Spider-Man Unlimited

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For the comic book, see Spider-Man Unlimited (comic book). For the mobile game, see Spider-Man Unlimited (video game).
Spider-Man Unlimited
Spider-Man Unlimited title screen.jpg
Genre Superhero
Action/Adventure
Science fiction
Created by Stan Lee
Steve Ditko
Developed by Michael Reaves
Will Meugniot
Written by Larry Brody
Robert Gregory Browne
Brynne Chandler
Michael Reaves
Directed by Patrick Archibald
Voices of Rino Romano
Brian Drummond
Michael Donovan
Garry Chalk
John Payne II
Rhys Huber
Christopher Gaze
Jennifer Hale
Country of origin United States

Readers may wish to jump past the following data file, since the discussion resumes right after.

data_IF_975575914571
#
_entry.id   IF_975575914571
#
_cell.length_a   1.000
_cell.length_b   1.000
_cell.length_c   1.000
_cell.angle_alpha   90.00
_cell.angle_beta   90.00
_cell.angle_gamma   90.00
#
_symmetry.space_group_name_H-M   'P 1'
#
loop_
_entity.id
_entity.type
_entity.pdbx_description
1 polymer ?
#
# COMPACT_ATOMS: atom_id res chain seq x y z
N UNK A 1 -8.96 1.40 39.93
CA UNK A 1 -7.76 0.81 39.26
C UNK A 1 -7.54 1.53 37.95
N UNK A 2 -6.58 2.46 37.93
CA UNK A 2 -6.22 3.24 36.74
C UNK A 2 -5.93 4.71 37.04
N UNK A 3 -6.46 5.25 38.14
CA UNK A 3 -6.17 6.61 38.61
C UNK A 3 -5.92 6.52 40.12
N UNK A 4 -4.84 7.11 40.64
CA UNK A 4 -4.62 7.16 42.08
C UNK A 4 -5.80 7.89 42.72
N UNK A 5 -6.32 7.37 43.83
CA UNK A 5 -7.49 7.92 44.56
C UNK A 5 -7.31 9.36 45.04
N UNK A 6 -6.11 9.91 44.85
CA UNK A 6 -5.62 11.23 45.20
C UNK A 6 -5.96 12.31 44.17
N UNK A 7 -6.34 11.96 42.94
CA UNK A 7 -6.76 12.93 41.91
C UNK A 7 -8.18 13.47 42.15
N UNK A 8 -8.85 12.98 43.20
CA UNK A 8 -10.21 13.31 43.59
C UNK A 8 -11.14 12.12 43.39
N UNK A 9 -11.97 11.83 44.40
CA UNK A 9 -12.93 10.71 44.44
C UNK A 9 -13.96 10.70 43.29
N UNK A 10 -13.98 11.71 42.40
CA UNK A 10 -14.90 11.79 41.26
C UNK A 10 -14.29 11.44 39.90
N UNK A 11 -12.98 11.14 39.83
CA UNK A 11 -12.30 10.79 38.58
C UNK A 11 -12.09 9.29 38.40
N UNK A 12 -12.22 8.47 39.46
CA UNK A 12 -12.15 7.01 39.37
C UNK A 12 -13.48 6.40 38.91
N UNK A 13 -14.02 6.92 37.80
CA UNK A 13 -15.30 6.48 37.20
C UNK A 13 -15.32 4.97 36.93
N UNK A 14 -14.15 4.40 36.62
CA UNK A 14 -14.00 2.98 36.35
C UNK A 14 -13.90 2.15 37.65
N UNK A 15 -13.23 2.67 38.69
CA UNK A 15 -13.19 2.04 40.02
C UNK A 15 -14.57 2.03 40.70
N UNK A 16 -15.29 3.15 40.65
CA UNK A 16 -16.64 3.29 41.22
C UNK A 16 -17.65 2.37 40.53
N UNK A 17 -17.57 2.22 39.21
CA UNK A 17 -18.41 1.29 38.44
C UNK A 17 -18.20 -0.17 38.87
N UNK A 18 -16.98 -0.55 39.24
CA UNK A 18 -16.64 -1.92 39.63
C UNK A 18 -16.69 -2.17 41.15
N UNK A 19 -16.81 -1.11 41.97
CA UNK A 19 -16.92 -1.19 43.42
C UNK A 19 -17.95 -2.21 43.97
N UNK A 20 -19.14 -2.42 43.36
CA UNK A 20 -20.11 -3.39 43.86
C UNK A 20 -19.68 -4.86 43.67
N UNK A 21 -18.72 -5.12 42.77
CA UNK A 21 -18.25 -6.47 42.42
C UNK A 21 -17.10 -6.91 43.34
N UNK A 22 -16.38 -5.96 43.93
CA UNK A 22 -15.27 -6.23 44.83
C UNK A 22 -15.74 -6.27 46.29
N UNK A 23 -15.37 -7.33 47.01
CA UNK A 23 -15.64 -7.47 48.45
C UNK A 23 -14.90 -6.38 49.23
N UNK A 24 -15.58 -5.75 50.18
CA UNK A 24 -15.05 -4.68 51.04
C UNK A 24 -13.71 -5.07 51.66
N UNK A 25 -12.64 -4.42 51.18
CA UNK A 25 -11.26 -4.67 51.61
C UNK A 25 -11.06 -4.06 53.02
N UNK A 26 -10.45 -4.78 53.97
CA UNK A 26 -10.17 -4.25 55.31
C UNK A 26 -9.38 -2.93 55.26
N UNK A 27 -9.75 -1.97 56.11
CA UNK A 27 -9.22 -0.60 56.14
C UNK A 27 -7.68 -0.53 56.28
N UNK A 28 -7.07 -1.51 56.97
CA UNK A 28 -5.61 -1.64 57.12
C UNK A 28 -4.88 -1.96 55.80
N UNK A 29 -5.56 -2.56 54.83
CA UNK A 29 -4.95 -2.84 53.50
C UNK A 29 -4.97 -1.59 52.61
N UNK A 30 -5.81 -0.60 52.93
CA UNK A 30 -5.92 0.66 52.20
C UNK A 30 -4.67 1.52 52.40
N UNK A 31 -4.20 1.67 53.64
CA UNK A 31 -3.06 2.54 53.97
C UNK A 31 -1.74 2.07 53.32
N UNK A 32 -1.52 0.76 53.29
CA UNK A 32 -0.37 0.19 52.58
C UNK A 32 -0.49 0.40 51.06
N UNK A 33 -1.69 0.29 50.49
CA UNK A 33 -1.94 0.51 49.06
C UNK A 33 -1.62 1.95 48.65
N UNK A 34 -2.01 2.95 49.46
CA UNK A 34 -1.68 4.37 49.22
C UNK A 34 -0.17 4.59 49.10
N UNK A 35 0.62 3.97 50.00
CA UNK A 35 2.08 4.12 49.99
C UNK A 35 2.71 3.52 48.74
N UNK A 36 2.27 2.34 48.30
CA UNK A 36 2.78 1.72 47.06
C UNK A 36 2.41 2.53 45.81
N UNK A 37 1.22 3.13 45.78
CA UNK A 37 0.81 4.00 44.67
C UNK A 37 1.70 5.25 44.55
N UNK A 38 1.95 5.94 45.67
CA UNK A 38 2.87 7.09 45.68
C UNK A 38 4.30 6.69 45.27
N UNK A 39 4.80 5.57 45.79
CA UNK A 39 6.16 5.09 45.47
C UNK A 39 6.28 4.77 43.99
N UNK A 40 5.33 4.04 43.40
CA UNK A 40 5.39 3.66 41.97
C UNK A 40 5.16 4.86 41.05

No. of episodes 13
Production
Executive producer(s) Avi Arad
Running time 22 minutes
Production company(s) Marvel Studios
Saban International
Koko Enterprise Co., Ltd.
(South Korean Animation Studio)
Distributor Saban Entertainment
Disney–ABC Domestic Television (currently)
Broadcast
Original channel Fox
Original run October 2, 1999 (1999-10-02) – March 31, 2001 (2001-03-31)
Chronology
Preceded by Spider-Man (1994 TV series)
Followed by Spider-Man: The New Animated Series

Spider-Man Unlimited is a short-lived American animated series featuring the Marvel comic book superhero Spider-Man.[1][2] Unlimited premiered in 1999, but, although it had fair ratings, was overshadowed by Pokémon and the newly debuted Digimon, and was canceled after airing only a few episodes.[3] Fox Kids later resumed airing the show from 2000 to 2001, airing 13 episodes, the last ending on a cliffhanger. Several scripts were written for Season 2, including the conclusion of the cliffhanger, but were never produced.